When doing good isn’t the right thing to do
Senator John McCain put his life in harm’s way once again in duty for his country. He wanted a first-hand assessment of the situation in Libya. That is most admirable.
Yet, Americans cannot let emotion cloud the view. Surely the rebels are fighting for their freedom from a tyrannical regime. This is a better situation than in Iraq or Afghanistan because the rebellion was initiated by the people.
With strong US support, NATO and a coalition are backing the rebels without committing troops as that would cross the line from civil war to a declared war against Libya.
The USA drones are back. There is one certain target that I would like to see them hit, and that is Qadaffi headquarters. In the name of the rebels and by their command, launch and fire.
While it is a people's revolution, it is all about oil. It isn't right to cross the line in a revolution. It is right to back the rebels. At their will and direction, NATO can hit the target.
“Sen. John McCain says rebels fighting Gadhafi troops are his heroes during visit to east Libya
By Associated Press, Friday, April 22, 4:13 AM
BENGHAZI, Libya — U.S. Sen. John McCain, one of the strongest proponents in Congress of the American military intervention in Libya, said Friday that Libyan rebels fighting Moammar Gadhafi’s troops are his heroes.
The top Republican on the Senate Armed Services Committee made the remark after arriving in
McCain said he was in Benghazi “to get an on the ground assessment of the situation” and planned to meet with the rebel National Transition Council, the de-facto government in the eastern half of the country, and members of the rebel military.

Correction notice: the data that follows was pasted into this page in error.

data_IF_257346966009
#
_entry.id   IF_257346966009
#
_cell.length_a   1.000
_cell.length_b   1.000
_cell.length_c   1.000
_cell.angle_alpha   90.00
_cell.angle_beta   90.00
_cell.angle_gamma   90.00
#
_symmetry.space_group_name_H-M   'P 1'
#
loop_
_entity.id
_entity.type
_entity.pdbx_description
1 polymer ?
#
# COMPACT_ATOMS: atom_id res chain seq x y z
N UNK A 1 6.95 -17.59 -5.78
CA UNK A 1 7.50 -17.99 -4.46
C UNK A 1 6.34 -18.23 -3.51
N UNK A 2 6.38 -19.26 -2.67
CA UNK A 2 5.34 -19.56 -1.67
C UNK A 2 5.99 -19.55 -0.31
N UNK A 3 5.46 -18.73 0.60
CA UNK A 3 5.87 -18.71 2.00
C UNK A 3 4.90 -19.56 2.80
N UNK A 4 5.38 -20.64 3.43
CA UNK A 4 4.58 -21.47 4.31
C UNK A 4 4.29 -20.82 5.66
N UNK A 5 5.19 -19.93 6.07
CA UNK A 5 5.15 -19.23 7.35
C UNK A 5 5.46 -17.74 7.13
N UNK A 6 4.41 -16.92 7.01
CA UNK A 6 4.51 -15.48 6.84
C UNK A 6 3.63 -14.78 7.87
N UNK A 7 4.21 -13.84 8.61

“They are my heroes,” McCain said of the rebels as he walked out of a local hotel in Benghazi. He was traveling in an armored Mercedes jeep and had a security detail. A few Libyans waved American flags as his vehicle drove past.
McCain’s visit is the highest yet by an American official to the rebel-held east and a boost to the anti-Gadhafi forces. Details of the trip were shrouded in secrecy due to heightened security in a country fiercely divided by the two-month-old anti-Gadhafi rebellion.
McCain’s trip comes as Defense Secretary Robert Gates announced Thursday that President Barack Obama has authorized armed Predator drones against forces loyal to Gadhafi. It is the first time that drones will be used for airstrikes since the United States turned over control of the operation to NATO on April 4.
The rebels have complained that NATO airstrikes since then have largely been ineffective in stopping Gadhafi forces.
Invoking the humanitarian disasters in Rwanda and Bosnia in the 1990s, McCain pressed for U.S. military intervention in Libya in February, weeks before the U.N. Security Council authorized military action to protect civilians and impose a no-fly zone.
When Obama acted with limited congressional consultation, McCain — who was the 2008 Republican presidential contender running against Obama — defended the president, saying he couldn’t wait for Congress to take even a few days to debate the use of force. If he had, “there would have been nothing left to save in Benghazi,” the rebels’ de-facto capital.”